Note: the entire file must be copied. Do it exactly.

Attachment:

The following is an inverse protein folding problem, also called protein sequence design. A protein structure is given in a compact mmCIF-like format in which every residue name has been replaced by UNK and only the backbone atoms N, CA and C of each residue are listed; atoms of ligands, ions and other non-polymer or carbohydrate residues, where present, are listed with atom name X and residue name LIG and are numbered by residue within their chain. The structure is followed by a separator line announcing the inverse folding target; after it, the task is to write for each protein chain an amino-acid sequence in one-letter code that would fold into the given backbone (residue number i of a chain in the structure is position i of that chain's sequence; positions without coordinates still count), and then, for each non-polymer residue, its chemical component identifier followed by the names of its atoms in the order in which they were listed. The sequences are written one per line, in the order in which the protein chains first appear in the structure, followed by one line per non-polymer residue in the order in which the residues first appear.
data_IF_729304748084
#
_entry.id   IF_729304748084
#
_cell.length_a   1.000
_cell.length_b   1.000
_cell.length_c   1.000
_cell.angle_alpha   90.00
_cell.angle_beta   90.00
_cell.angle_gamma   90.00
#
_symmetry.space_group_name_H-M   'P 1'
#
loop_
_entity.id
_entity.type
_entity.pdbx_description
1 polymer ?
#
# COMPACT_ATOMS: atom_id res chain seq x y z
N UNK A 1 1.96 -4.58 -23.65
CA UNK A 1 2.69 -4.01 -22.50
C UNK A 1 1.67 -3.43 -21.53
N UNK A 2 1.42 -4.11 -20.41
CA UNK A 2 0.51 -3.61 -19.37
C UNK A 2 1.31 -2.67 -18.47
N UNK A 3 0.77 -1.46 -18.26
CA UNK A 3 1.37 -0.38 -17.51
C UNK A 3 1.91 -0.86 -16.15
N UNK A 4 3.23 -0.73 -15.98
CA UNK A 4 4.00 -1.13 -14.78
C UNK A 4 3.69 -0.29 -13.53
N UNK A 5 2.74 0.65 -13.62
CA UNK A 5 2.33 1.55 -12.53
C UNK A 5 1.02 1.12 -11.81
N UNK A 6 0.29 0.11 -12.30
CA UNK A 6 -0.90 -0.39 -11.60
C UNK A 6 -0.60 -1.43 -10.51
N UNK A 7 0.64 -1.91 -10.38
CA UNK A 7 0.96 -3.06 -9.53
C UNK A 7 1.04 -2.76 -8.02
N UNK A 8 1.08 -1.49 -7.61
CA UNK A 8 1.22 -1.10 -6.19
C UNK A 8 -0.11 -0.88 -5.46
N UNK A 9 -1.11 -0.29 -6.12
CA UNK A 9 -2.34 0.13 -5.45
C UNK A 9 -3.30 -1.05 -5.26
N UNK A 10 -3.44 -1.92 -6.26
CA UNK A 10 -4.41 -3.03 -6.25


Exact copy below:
The following is an inverse protein folding problem, also called protein sequence design. A protein structure is given in a compact mmCIF-like format in which every residue name has been replaced by UNK and only the backbone atoms N, CA and C of each residue are listed; atoms of ligands, ions and other non-polymer or carbohydrate residues, where present, are listed with atom name X and residue name LIG and are numbered by residue within their chain. The structure is followed by a separator line announcing the inverse folding target; after it, the task is to write for each protein chain an amino-acid sequence in one-letter code that would fold into the given backbone (residue number i of a chain in the structure is position i of that chain's sequence; positions without coordinates still count), and then, for each non-polymer residue, its chemical component identifier followed by the names of its atoms in the order in which they were listed. The sequences are written one per line, in the order in which the protein chains first appear in the structure, followed by one line per non-polymer residue in the order in which the residues first appear.
data_IF_729304748084
#
_entry.id   IF_729304748084
#
_cell.length_a   1.000
_cell.length_b   1.000
_cell.length_c   1.000
_cell.angle_alpha   90.00
_cell.angle_beta   90.00
_cell.angle_gamma   90.00
#
_symmetry.space_group_name_H-M   'P 1'
#
loop_
_entity.id
_entity.type
_entity.pdbx_description
1 polymer ?
#
# COMPACT_ATOMS: atom_id res chain seq x y z
N UNK A 1 1.96 -4.58 -23.65
CA UNK A 1 2.69 -4.01 -22.50
C UNK A 1 1.67 -3.43 -21.53
N UNK A 2 1.42 -4.11 -20.41
CA UNK A 2 0.51 -3.61 -19.37
C UNK A 2 1.31 -2.67 -18.47
N UNK A 3 0.77 -1.46 -18.26
CA UNK A 3 1.37 -0.38 -17.51
C UNK A 3 1.91 -0.86 -16.15
N UNK A 4 3.23 -0.73 -15.98
CA UNK A 4 4.00 -1.13 -14.78
C UNK A 4 3.69 -0.29 -13.53
N UNK A 5 2.74 0.65 -13.62
CA UNK A 5 2.33 1.55 -12.53
C UNK A 5 1.02 1.12 -11.81
N UNK A 6 0.29 0.11 -12.30
CA UNK A 6 -0.90 -0.39 -11.60
C UNK A 6 -0.60 -1.43 -10.51
N UNK A 7 0.64 -1.91 -10.38
CA UNK A 7 0.96 -3.06 -9.53
C UNK A 7 1.04 -2.76 -8.02
N UNK A 8 1.08 -1.49 -7.61
CA UNK A 8 1.22 -1.10 -6.19
C UNK A 8 -0.11 -0.88 -5.46
N UNK A 9 -1.11 -0.29 -6.12
CA UNK A 9 -2.34 0.13 -5.45
C UNK A 9 -3.30 -1.05 -5.26
N UNK A 10 -3.44 -1.92 -6.26
CA UNK A 10 -4.41 -3.03 -6.25